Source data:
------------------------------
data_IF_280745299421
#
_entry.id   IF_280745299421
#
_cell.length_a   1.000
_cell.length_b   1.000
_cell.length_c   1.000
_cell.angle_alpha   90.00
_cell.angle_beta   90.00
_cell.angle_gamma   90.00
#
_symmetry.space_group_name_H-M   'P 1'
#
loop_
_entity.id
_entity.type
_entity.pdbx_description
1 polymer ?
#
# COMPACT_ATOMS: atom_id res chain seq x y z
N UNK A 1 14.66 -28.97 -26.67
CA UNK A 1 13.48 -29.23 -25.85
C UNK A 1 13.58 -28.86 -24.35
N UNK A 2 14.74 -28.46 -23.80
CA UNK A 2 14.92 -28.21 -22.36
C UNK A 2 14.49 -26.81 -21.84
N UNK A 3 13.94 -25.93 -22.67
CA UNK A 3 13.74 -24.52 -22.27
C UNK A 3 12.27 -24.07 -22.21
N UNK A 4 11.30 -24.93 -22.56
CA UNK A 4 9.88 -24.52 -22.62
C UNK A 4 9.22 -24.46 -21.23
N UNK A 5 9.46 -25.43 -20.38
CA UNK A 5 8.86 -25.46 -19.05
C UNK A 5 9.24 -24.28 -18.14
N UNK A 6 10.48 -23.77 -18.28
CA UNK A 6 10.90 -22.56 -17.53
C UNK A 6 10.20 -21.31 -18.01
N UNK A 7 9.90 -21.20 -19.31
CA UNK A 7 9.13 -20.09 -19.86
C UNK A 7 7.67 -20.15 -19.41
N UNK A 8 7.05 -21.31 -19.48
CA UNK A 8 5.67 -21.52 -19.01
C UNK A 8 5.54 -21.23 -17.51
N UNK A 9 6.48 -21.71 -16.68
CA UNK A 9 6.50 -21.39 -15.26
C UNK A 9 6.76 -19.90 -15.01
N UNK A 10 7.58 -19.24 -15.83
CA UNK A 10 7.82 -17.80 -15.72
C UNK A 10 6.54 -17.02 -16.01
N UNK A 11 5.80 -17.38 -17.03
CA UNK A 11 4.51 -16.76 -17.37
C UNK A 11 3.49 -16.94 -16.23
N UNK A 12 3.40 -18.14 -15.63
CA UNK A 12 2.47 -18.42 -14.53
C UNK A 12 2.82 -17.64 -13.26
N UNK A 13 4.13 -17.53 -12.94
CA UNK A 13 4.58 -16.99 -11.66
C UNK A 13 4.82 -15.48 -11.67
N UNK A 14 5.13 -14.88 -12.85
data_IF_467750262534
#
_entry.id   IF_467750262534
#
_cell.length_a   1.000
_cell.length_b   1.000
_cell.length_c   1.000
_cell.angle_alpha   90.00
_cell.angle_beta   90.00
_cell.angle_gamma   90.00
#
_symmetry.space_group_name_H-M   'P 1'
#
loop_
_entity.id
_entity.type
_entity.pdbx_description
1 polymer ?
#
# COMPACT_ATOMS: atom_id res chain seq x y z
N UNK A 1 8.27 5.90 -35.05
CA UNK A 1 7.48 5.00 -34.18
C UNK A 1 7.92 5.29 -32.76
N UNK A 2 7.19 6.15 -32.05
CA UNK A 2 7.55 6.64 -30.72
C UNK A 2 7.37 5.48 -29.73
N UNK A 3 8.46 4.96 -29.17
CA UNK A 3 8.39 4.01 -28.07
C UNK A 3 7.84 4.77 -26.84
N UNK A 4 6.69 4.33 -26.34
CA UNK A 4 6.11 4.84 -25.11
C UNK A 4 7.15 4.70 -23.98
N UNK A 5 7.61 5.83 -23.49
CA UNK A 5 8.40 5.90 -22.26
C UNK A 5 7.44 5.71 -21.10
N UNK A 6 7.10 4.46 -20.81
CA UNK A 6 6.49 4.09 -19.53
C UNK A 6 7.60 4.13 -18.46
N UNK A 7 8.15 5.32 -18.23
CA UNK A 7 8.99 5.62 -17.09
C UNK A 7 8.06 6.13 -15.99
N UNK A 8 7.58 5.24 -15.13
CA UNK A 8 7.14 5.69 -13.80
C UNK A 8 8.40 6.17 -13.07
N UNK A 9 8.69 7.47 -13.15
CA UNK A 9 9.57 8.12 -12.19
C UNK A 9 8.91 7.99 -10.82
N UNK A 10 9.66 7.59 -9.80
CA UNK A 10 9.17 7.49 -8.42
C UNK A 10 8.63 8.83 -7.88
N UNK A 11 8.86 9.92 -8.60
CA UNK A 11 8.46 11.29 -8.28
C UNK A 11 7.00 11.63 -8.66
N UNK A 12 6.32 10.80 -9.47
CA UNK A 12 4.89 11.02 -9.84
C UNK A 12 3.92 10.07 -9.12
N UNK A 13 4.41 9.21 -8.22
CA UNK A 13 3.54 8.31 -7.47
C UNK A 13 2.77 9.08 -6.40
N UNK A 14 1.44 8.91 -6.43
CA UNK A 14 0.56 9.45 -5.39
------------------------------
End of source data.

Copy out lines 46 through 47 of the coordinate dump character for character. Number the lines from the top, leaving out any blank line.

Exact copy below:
CA UNK A 9 6.50 -21.39 -15.26
C UNK A 9 6.76 -19.90 -15.01